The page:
I was not aware of Groundhog Day until my son, a kindergartener1, brought a groundhog paper puppet on a Popsicle stick2, which he had made at school on February 2. The Popsicle stick was moved up and down through a hole in the bottom of a paper cup. It allowed the groundhog either to hide3 in the cup or get out of it. I thought it was a clever craft idea, which represented a groundhog coming out of his hole after winter hibernation, to look for his shadow4.

  According to Canadian and American traditions, a groundhog foretells5 six weeks of bad weather if he sees his shadow on February 2. Once he sees his shadow, he goes back to his hole in expectation of more bad weather. If he can’t see his shadow, because of the clouds, spring is near and the groundhog stays above ground. German settlers who adopted the groundhog as their weather predicator6 brought this belief to America during the eighteenth century. There has been a yearly festival in Punxsutawney, Pennsylvania, since the late eighteen hundreds, in which a groundhog named Punxsutawney Phil foretells how much longer winter will last.

  After learning about the groundhog tradition, my husband coincidentally rented the romantic comedy “Groundhog Day” starring Bill Murray -TV weatherman Phil Connors who is sent to Punxsutawney to cover the annual Groundhog Day. He is caught in a blizzard7 that he fails to predict and has to spend the night in a small town hotel. He has a dream where he wakes up over and over again on Groundhog Day. It was kind of a cute and refreshing movie, which makes you realize how desperate one can get when life repeats over and over in one day, especially if it is not a pleasant one.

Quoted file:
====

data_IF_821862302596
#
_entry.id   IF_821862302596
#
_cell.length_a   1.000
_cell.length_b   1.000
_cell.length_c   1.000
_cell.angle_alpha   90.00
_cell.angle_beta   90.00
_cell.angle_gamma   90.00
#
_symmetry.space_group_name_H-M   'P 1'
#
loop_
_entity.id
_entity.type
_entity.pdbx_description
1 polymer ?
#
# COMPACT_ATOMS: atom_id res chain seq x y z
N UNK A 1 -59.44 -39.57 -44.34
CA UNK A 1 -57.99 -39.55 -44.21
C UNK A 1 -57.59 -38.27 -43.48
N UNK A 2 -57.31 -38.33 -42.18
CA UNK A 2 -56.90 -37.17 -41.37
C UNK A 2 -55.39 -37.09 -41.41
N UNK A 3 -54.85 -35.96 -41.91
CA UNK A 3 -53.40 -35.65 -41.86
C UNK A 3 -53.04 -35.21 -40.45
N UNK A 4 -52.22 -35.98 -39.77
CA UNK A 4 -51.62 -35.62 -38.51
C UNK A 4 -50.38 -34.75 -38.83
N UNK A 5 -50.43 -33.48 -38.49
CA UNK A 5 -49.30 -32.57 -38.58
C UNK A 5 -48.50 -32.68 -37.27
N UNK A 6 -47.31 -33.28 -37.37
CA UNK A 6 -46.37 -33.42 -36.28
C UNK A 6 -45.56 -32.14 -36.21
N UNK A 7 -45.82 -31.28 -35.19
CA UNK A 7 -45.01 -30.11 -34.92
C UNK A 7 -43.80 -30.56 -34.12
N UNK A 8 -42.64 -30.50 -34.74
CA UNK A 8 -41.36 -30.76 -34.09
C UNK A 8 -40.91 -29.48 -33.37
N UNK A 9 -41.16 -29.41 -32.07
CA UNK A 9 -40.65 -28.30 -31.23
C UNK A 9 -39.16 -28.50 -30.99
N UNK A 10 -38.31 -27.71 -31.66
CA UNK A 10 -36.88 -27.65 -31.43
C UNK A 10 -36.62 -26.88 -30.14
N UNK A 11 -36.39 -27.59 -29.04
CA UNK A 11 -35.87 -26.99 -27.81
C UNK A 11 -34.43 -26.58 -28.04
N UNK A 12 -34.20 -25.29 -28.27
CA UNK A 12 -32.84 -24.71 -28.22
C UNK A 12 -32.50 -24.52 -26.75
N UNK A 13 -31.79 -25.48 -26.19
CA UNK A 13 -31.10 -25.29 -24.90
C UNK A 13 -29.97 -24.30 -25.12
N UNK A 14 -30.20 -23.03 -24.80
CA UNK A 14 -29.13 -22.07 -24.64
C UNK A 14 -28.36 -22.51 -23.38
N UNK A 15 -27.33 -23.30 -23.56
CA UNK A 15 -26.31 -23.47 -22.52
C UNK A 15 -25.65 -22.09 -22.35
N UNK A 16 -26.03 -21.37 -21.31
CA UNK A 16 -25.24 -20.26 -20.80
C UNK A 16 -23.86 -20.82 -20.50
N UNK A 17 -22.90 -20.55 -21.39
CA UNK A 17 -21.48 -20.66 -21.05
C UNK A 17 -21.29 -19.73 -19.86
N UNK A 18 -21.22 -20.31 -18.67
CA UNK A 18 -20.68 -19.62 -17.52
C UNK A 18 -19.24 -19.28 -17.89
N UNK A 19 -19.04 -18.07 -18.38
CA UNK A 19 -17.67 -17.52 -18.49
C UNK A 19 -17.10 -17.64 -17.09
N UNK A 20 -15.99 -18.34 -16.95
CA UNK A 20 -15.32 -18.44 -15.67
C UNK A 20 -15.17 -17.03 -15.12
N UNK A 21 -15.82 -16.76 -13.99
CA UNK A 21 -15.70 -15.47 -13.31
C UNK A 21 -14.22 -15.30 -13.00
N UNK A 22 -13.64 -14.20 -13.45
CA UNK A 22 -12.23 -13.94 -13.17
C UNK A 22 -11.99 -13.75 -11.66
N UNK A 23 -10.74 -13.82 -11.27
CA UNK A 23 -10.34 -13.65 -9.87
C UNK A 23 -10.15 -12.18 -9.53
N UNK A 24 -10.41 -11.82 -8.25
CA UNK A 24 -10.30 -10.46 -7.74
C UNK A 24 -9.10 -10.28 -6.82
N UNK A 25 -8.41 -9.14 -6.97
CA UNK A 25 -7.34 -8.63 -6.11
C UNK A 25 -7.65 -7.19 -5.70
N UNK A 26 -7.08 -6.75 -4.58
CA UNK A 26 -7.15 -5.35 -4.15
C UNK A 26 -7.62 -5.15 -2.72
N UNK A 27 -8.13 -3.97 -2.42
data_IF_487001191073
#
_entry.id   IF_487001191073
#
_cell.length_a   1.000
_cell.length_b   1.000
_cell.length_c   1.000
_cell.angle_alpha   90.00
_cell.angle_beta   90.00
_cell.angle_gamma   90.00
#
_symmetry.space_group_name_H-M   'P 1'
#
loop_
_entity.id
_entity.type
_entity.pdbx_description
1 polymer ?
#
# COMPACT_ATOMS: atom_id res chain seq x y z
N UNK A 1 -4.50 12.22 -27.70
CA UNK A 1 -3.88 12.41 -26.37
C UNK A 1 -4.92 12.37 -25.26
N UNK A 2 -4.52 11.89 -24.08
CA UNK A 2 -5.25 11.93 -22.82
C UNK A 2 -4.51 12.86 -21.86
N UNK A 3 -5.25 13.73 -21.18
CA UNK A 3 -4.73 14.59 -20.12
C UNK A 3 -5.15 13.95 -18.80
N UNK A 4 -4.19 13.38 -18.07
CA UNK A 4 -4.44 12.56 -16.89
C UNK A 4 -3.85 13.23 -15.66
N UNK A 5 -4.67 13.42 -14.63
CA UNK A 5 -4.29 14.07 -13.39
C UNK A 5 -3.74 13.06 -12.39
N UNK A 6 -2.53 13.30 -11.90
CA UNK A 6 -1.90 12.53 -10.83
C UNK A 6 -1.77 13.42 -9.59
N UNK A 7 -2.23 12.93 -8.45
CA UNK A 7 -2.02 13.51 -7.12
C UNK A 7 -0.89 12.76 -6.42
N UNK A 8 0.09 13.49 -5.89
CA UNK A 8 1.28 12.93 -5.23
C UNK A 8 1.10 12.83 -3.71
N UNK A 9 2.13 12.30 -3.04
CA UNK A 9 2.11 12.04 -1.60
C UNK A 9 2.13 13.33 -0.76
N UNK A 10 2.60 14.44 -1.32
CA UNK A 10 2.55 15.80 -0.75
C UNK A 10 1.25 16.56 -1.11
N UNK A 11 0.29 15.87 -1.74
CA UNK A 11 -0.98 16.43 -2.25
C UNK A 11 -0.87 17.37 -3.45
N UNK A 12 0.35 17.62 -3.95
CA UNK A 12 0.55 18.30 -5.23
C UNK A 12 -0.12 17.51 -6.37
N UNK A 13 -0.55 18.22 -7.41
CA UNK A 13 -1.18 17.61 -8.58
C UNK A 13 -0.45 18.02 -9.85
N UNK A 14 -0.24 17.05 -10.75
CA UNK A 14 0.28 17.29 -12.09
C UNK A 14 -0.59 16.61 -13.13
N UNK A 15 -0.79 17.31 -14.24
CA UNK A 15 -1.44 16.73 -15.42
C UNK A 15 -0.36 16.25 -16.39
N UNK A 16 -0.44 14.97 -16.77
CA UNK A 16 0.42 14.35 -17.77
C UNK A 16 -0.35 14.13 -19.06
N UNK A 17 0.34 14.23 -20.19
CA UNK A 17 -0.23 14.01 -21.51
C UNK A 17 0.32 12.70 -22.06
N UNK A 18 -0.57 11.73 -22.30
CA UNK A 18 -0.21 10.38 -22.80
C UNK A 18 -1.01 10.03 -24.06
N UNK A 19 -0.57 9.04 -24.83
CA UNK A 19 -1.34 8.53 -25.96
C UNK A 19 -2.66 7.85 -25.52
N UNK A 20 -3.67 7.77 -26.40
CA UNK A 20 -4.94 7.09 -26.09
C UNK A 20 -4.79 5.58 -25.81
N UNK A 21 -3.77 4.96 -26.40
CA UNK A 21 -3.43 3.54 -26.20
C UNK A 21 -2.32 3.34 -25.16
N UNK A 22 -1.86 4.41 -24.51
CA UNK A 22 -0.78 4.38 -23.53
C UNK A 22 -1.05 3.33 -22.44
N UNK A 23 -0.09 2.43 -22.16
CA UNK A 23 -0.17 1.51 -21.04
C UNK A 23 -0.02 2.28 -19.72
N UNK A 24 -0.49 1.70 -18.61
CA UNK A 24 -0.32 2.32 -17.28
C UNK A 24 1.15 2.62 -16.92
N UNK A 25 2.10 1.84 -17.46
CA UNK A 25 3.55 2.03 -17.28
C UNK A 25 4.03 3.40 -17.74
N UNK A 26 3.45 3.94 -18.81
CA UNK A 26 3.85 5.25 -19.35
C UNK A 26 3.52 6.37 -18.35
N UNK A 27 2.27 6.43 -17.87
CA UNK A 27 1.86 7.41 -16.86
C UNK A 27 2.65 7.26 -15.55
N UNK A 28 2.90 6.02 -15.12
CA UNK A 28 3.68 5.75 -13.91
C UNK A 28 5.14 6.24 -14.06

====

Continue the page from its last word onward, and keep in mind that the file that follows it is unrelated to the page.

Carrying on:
How could I have not noticed Groundhog Day in seven years of living in the USA? One reason is probably the fact that Groundhog Day is not usually marked on calendars. In addition, on the coast of Southern California, we do not worry when winter will be over. Winter is a pleasant season with average temperatures during the day of 60 degrees of Fahrenheit.

  Since I do not remember details about groundhogs from my zoology class, I looked in Collier’s encyclopedia to learn more about them. The groundhog is better known as the woodchuck and belongs to the group of rodents8. It is a heavy-bodied, short-legged animal with short ears and a flattened9 head. An average groundhog is about 20 inches long and weighs about 5-10 pounds. Its home is an underground den10. It mates11 in February or March. Four or five young are born four weeks later. By July, the family breaks up, each member going its own way. In early fall12, fattened through summer feeding, the groundhog enters its winter sleep. The longer the sleep, the slower is the respiration. The body temperature is lowered until the pulse is faint13. The animal is at that time in hibernation, a profound sleep in which it can neither feel nor hear. To awaken it would take several hours in a very warm place.

  I think the biology of the hibernation process has a close connection with weather. It might be the reason people in the olden14 days established the Groundhog Day tradition. However, the groundhog prediction might not always be very reliable.

Jarmila F. Nguyen

Vocabulary: 1škôlkár; 2bábku – loutku na paličke od lízatka; 3skryť sa; 4aby hľadal svoj tieň – stín; 5predpovedá; 6toho, kt. predpovedá počasie; 7 uviazne v snehovej búrke; 8hlodavcov; 9sploštenou; 10brloh – doupě; 11pári sa; 12skoro na jeseň- na podzim; 13slabý; 14dávnych